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What’s on Mainland Orkney

Orkney’s main island is simply referred to as the Mainland, with most of its population living in and around the towns of Kirkwall and Stromness. Must-see archaeological attractions here include the Ring of Brodgar stone circle, the chambered cairn of Maeshowe and the incredibly well-preserved Skara Brae village. A wide range of sporting and outdoor activities are available, making for action-packed days out, and there are a variety of annual events and festivals for everyone to enjoy. Too many to list in full here, these include the Orkney Folk Festival, which takes place in May; The St Magnus Festival, which celebrates the arts in its many forms each summer; The County Show, which gives farmers the chance to meet, compete and showcase the best of Orkney farming produce every August; and the Orkney International Science Festival, which attracts world-class speakers and scientific experts to the islands each September.

area highlights

22nd - 25th May 2014, Orkey:

Orkney Folk Festival is a firmly established date in Scotland’s folk festival calendar and has drawn visitors back many times since it started in 1982.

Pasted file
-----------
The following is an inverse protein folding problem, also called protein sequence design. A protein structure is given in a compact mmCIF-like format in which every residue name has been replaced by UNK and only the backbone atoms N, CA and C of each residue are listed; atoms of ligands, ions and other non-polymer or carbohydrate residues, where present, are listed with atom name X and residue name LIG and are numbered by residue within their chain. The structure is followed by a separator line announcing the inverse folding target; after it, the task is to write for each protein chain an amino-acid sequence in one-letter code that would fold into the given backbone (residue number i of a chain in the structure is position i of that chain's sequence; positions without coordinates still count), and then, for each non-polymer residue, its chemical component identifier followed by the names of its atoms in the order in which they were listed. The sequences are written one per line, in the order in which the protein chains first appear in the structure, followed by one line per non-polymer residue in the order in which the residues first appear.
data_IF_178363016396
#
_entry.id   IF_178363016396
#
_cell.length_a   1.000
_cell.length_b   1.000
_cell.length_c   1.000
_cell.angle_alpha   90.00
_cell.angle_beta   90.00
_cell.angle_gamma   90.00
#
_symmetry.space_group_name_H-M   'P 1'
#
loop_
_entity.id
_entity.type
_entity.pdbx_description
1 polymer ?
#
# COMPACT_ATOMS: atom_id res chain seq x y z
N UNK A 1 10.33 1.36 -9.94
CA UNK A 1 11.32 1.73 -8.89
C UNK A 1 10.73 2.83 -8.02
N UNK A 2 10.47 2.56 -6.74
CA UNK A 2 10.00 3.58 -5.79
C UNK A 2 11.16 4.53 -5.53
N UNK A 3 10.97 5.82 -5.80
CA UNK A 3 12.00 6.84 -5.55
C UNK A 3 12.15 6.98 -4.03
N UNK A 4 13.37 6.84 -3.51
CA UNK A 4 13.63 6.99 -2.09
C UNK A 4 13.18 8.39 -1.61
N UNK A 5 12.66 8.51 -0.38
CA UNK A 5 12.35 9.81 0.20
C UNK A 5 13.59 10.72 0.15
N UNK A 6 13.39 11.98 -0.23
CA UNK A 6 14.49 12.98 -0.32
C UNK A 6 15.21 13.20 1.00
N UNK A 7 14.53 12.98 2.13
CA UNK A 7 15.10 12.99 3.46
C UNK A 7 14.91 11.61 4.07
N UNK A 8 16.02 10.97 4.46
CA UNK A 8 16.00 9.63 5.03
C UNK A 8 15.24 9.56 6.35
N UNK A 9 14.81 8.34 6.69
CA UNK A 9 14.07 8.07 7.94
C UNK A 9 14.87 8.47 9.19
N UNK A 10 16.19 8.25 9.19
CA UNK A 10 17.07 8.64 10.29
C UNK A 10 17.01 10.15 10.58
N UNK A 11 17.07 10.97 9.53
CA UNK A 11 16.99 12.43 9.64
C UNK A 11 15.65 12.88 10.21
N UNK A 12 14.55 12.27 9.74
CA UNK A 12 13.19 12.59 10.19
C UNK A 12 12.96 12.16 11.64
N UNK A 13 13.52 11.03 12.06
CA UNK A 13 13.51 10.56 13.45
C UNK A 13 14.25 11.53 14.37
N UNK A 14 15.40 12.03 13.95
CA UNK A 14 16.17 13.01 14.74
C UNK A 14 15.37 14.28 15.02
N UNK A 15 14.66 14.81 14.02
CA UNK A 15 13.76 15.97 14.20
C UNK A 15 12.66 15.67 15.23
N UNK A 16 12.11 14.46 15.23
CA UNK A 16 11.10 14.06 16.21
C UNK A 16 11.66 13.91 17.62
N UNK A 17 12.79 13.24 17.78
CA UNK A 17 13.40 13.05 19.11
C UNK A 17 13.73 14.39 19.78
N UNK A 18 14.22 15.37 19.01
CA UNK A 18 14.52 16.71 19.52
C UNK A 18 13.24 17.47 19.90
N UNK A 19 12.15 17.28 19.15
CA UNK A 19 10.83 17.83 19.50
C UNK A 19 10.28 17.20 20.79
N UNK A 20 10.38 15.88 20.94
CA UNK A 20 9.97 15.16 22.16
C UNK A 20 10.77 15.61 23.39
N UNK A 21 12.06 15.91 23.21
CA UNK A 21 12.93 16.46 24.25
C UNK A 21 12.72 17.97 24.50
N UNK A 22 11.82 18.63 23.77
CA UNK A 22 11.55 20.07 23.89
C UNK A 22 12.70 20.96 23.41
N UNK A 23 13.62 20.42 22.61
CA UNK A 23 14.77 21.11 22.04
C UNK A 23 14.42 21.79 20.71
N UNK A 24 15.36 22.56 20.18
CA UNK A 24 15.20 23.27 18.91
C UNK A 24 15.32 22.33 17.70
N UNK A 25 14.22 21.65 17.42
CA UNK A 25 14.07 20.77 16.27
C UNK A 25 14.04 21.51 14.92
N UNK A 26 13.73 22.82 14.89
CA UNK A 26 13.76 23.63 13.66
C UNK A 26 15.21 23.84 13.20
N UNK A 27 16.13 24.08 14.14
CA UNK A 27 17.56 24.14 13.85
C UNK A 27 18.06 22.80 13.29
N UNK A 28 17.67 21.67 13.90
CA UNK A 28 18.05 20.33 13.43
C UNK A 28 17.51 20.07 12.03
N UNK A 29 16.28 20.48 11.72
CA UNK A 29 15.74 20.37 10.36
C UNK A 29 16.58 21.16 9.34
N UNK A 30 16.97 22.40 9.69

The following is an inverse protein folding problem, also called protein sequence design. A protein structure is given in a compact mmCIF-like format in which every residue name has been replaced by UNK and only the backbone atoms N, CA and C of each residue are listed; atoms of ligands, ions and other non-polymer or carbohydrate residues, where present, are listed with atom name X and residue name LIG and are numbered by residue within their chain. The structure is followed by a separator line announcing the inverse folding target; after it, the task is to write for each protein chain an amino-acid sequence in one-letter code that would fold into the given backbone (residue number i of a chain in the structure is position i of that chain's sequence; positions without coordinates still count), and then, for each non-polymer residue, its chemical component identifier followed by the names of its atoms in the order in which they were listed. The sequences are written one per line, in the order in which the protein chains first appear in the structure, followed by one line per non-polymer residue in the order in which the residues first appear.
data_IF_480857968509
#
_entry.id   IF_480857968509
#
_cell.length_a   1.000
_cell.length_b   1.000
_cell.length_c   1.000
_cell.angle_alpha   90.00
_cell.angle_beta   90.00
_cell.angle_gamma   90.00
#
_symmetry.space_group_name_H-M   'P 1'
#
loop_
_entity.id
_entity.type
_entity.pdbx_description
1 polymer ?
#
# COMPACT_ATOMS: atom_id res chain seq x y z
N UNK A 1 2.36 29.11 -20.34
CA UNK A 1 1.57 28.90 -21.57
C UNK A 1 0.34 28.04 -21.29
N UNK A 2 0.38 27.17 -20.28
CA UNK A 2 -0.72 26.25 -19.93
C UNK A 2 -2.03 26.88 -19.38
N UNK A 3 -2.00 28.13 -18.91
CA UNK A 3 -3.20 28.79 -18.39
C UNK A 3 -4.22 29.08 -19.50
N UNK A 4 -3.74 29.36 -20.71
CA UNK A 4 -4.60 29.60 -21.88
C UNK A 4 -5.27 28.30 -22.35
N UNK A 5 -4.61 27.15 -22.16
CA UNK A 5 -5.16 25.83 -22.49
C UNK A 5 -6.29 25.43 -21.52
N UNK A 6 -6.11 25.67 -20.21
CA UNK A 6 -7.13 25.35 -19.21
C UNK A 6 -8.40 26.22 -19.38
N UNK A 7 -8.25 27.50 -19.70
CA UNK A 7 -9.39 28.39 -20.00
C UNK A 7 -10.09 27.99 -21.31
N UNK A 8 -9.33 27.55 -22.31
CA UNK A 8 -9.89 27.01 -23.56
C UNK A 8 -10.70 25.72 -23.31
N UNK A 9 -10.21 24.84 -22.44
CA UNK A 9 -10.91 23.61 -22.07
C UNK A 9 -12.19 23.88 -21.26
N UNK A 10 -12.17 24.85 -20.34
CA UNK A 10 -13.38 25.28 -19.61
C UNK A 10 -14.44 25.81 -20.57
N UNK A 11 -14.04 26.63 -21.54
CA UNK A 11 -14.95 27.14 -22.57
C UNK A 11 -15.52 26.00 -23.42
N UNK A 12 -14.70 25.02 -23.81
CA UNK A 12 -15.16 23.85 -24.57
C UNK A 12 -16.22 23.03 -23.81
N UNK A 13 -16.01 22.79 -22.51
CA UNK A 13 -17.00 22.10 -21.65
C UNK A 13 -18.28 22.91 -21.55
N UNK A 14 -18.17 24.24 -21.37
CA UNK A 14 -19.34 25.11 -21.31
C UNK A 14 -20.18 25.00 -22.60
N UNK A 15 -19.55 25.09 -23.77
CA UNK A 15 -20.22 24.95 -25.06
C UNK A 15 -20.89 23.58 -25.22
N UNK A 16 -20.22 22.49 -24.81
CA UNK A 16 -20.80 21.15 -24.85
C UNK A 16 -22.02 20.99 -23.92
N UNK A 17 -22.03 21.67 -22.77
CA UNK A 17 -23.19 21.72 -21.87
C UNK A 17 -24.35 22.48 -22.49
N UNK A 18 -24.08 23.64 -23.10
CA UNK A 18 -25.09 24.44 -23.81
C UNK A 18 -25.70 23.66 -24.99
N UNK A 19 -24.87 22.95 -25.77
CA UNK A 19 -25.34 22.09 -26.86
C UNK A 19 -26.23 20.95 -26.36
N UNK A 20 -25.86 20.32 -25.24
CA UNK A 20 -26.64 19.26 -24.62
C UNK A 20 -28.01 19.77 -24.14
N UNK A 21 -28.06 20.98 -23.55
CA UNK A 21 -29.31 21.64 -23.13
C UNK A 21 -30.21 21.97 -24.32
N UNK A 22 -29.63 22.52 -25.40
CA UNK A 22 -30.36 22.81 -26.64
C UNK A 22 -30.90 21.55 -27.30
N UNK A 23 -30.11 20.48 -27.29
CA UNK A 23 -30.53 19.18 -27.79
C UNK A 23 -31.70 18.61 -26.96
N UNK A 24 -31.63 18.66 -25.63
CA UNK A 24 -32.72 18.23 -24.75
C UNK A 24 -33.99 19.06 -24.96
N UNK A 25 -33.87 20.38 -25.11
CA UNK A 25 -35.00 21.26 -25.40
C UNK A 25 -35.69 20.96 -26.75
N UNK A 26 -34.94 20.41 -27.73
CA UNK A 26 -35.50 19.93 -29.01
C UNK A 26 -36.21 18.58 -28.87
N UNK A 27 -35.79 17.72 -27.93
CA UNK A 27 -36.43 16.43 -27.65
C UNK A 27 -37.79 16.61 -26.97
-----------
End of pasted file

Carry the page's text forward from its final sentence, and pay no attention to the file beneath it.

20th - 25th June 2014, Orkney:

Founded in 1977 by Orkney’s distinguished resident composer, Sir Peter Maxwell Davies, Orkney’s annual celebration of the arts has become one of the UK’s most adventurous arts events.

9th August 2014, Orkney:

Held each year on the second Saturday in August, Orkney’s County Show is a fantastic opportunity to see some of Orkney’s quality livestock.

4th - 10th September 2014, Orkney:

This international science festival includes demonstrations, talks, field trips and visits - as well as evening ceilidhs and concerts.

19th - 21st September 2014, Orkney:

The Orkney Blues Festival brings together local and national artists across multiple venues for a blistering weekend of blues music.

April - September, Kirkwall:

A fascinating collection tracing the history of early domestic radio and wartime communications in Orkney.

April - September, Orkney

Strikingly positioned beside Eynhallow Sound with views across to the island of Rousay, the Broch of Gurness (Aikerness Broch) is one of the most outstanding surviving examples of a later prehistoric (Iron-Age) settlement that is unique to northern Scotland.

May-September, Orkney Islands:

A water-powered meal mill and kiln built in 1873 and still in operation today.

April - September, Kirkwall:

Two of Scotland’s finest examples of architecture, and highlighting Orkney’s close Norse and ecclesiastical links, the palaces are located near St Magnus cathedral.

Year-round, Orkney:

Although small by Maeshowe’s standards, the Cuween cairn is nonetheless an impressive feat of prehistoric engineering.

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